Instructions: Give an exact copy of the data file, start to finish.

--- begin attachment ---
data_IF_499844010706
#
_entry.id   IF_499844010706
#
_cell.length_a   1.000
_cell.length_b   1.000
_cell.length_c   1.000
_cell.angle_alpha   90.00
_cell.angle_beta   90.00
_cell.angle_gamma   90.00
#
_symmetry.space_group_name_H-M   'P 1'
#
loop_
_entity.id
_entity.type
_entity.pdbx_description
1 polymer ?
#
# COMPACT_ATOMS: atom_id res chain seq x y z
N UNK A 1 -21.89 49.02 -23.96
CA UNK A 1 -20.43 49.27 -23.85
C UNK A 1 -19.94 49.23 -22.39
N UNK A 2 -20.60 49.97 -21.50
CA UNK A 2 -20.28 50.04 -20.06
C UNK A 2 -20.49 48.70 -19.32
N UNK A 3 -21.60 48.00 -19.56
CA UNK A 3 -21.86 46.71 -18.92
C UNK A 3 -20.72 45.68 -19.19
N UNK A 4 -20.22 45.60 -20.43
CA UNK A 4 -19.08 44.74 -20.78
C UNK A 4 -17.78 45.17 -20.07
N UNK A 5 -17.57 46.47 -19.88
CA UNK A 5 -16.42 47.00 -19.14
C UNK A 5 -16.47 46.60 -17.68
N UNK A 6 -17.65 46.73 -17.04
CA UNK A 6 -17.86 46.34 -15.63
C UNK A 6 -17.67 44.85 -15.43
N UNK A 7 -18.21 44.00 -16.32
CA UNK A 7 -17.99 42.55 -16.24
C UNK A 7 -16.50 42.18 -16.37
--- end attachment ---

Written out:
data_IF_499844010706
#
_entry.id   IF_499844010706
#
_cell.length_a   1.000
_cell.length_b   1.000
_cell.length_c   1.000
_cell.angle_alpha   90.00
_cell.angle_beta   90.00
_cell.angle_gamma   90.00
#
_symmetry.space_group_name_H-M   'P 1'
#
loop_
_entity.id
_entity.type
_entity.pdbx_description
1 polymer ?
#
# COMPACT_ATOMS: atom_id res chain seq x y z
N UNK A 1 -21.89 49.02 -23.96
CA UNK A 1 -20.43 49.27 -23.85
C UNK A 1 -19.94 49.23 -22.39
N UNK A 2 -20.60 49.97 -21.50
CA UNK A 2 -20.28 50.04 -20.06
C UNK A 2 -20.49 48.70 -19.32
N UNK A 3 -21.60 48.00 -19.56
CA UNK A 3 -21.86 46.71 -18.92
C UNK A 3 -20.72 45.68 -19.19
N UNK A 4 -20.22 45.60 -20.43
CA UNK A 4 -19.08 44.74 -20.78
C UNK A 4 -17.78 45.17 -20.07
N UNK A 5 -17.57 46.47 -19.88
CA UNK A 5 -16.42 47.00 -19.14
C UNK A 5 -16.47 46.60 -17.68
N UNK A 6 -17.65 46.73 -17.04
CA UNK A 6 -17.86 46.34 -15.63
C UNK A 6 -17.67 44.85 -15.43
N UNK A 7 -18.21 44.00 -16.32
CA UNK A 7 -17.99 42.55 -16.24
C UNK A 7 -16.50 42.18 -16.37